Numbers in Eonavian

Learn numbers in Eonavian

Knowing numbers in Eonavian is probably one of the most useful things you can learn to say, write and understand in Eonavian. Learning to count in Eonavian may appeal to you just as a simple curiosity or be something you really need. Perhaps you have planned a trip to a country where Eonavian is the most widely spoken language, and you want to be able to shop and even bargain with a good knowledge of numbers in Eonavian.

It's also useful for guiding you through street numbers. You'll be able to better understand the directions to places and everything expressed in numbers, such as the times when public transportation leaves. Can you think of more reasons to learn numbers in Eonavian?

Eonavian, also known as Eonaviego, or Gallego-asturiano, is a term used to refer a set of dialects whose linguistic dominion extends in the zone between the Eo and Navia rivers (or more exactly Eo and Frexulfe rivers), in the Principality of Asturias, Spain. It belongs to the Portuguese-Galician group of the Italic languages family, and counts about 45,000 speakers.Due to lack of data, we can only count accurately up to 1,000 in Eonavian. Please contact me if you can help me counting up from that limit.

List of numbers in Eonavian

Here is a list of numbers in Eonavian. We have made for you a list with all the numbers in Eonavian from 1 to 20. We have also included the tens up to the number 100, so that you know how to count up to 100 in Eonavian. We also close the list by showing you what the number 1000 looks like in Eonavian.

  • 1) un
  • 2) dous
  • 3) tres
  • 4) cuatro
  • 5) cinco
  • 6) seis
  • 7) sete
  • 8) oito
  • 9) nove
  • 10) dez
  • 11) once
  • 12) doce
  • 13) trece
  • 14) catorce
  • 15) quince
  • 16) dazaseis
  • 17) dazasete
  • 18) dazaoito
  • 19) dazanove
  • 20) vinte
  • 30) trinta
  • 40) corenta
  • 50) cincuenta
  • 60) sesenta
  • 70) setenta
  • 80) oitenta
  • 90) noventa
  • 100) cen
  • 1,000) mil

Numbers in Eonavian: Eonavian numbering rules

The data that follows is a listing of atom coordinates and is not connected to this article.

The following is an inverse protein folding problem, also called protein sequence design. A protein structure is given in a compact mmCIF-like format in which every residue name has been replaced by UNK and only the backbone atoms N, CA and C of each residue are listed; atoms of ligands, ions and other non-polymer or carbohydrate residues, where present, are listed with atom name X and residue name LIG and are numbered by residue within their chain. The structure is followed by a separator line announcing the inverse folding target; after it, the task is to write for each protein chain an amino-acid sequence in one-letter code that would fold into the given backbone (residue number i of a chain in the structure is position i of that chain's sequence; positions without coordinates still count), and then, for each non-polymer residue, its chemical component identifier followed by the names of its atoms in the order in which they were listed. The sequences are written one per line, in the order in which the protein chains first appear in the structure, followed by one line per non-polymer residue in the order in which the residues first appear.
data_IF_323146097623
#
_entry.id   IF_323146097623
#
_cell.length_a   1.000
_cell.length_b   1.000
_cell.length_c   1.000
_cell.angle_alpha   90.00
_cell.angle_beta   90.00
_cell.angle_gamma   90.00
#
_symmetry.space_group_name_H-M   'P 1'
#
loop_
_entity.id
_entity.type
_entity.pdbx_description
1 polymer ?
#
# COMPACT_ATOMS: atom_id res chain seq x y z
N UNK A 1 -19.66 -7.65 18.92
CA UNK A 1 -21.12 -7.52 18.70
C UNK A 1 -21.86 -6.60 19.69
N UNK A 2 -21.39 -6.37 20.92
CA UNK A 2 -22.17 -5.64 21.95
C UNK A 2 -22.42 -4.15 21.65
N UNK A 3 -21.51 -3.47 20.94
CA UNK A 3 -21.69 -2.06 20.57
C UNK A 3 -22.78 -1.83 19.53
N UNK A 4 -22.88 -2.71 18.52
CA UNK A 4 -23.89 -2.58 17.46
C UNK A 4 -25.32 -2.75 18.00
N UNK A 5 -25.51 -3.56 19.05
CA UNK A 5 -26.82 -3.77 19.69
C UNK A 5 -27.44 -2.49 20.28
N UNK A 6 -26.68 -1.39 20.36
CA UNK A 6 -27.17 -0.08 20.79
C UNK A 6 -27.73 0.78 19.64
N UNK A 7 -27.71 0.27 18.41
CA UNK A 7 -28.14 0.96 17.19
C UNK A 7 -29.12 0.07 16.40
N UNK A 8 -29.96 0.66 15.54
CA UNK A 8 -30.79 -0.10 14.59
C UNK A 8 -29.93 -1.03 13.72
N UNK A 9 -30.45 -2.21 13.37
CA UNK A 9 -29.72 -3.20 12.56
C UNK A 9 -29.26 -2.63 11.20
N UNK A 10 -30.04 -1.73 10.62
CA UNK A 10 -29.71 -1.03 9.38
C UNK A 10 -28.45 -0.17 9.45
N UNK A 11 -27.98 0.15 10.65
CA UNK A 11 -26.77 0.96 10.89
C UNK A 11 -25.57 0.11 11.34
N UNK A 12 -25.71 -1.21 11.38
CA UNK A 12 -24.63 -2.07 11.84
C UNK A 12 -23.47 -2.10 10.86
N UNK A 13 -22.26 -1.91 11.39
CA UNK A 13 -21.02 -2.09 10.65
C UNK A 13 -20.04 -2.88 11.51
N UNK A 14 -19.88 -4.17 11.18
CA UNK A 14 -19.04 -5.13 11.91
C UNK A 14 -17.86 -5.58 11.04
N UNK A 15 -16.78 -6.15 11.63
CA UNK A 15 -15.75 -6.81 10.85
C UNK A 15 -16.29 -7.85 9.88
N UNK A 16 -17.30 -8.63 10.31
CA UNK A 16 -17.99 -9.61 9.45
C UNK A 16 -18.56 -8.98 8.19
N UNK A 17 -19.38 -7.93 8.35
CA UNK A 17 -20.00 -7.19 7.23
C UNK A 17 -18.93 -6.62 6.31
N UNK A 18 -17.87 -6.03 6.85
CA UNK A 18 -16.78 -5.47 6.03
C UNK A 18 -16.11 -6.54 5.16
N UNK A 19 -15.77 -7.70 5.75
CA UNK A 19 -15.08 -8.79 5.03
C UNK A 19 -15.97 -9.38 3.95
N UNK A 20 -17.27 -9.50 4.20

Each culture has specific peculiarities that are expressed in its language and its way of counting. The Eonavian is no exception. If you want to learn numbers in Eonavian you will have to learn a series of rules that we will explain below. If you apply these rules you will soon find that you will be able to count in Eonavian with ease.

The way numbers are formed in Eonavian is easy to understand if you follow the rules explained here. Surprise everyone by counting in Eonavian. Also, learning how to number in Eonavian yourself from these simple rules is very beneficial for your brain, as it forces it to work and stay in shape. Working with numbers and a foreign language like Eonavian at the same time is one of the best ways to train our little gray cells, so let's see what rules you need to apply to number in Eonavian

  • Digits and numbers from one to fifteen are specific words, namely un (feminine uha) [1], dous (feminine dúas) [2], tres [3], cuatro [4], cinco [5], seis [6], sete [7], oito [8], nove [9], dez [10], once [11], doce [12], trece [13], catorce [14], and quince [15]. Sixteen to nineteen are regular numbers, i.e. named after the ten and the digit, and written phonetically: dazaseis [10 and 6], dazasete [10 and 7], dazaoito [10 and 8], and dazanove [10 and 9].
  • The tens have specific names based on the matching multipliers digits roots except for ten and twenty: dez [10], vinte [20], trinta [30], corenta [40], cincuenta [50], sesenta [60], setenta [70], oitenta [80], and noventa [90].
  • Tens and units followed each other, separated with a space (e.g.: vinte dous [22], corenta cinco [45]).
  • Hundreds are formed by prefixing the plural form of the hundred word (cen, plural centos) with the multiplier digit, except for one hundred itself: cen [100], douscentos [200], trescentos [300], cuatrocentos [400], cincocentos [500], seiscentos [600], setecentos [700], oitocentos [800], and novecentos [900].
  • One thousand is mil.
  • Resumo práctico de gramática eonaviega (.pdf, in eonavian), Xavier Frías-Conde (2001)
  • Numbers in different languages